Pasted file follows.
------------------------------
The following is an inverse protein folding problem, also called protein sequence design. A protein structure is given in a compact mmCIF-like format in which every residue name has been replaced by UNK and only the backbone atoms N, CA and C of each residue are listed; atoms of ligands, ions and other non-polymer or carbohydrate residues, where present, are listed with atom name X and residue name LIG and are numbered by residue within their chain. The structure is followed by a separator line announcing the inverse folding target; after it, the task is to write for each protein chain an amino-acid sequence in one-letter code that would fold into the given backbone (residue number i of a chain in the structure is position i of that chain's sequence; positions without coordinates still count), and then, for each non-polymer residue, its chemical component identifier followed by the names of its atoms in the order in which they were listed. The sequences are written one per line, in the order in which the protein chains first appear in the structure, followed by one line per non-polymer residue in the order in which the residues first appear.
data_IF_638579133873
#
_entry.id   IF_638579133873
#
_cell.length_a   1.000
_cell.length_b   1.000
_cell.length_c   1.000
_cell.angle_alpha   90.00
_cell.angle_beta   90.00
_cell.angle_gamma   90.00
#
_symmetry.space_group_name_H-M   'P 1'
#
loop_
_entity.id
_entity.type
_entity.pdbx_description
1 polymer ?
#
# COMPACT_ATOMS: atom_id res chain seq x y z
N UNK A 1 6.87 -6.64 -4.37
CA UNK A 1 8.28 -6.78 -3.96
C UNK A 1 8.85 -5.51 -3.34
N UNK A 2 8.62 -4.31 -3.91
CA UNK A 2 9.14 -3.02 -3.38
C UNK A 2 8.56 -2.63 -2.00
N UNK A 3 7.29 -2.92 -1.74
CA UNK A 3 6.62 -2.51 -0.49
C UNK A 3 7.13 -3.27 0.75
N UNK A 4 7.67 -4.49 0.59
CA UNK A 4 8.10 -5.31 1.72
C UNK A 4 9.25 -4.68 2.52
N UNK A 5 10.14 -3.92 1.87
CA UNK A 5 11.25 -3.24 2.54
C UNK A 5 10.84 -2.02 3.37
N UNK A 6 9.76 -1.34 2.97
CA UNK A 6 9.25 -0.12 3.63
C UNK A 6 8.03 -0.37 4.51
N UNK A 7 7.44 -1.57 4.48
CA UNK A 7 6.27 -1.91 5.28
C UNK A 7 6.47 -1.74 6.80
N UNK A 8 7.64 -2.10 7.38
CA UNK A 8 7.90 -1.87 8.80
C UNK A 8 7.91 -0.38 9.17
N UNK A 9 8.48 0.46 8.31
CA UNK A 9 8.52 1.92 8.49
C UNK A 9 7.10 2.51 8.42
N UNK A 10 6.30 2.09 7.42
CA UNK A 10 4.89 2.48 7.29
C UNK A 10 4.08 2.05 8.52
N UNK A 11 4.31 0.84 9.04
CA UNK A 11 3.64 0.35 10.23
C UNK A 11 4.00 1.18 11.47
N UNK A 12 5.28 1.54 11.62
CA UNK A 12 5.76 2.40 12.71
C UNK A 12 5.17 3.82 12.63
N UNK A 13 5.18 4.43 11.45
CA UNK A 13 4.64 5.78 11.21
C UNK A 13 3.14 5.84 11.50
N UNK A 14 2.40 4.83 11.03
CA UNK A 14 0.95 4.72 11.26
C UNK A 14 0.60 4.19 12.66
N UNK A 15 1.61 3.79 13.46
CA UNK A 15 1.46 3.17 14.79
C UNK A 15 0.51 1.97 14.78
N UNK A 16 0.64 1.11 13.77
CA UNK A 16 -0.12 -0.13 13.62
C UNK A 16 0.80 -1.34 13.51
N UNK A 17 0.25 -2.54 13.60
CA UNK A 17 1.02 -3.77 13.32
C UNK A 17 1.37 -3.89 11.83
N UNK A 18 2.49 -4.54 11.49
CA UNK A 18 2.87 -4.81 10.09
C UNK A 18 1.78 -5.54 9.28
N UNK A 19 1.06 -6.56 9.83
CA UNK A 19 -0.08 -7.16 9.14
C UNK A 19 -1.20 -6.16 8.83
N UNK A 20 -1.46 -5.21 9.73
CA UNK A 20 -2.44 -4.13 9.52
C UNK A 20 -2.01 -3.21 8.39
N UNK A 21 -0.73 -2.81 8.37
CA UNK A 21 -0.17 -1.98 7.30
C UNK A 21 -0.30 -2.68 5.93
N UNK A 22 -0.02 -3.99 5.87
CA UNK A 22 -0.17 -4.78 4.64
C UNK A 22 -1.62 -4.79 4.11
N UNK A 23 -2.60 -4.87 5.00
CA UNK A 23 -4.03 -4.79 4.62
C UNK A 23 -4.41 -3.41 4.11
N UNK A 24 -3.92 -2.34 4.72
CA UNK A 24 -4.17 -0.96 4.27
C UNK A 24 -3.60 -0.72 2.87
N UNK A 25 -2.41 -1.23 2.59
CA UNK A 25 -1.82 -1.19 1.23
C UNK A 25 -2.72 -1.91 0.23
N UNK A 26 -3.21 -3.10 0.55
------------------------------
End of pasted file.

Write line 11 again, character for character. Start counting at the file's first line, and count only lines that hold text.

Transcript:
_cell.angle_gamma   90.00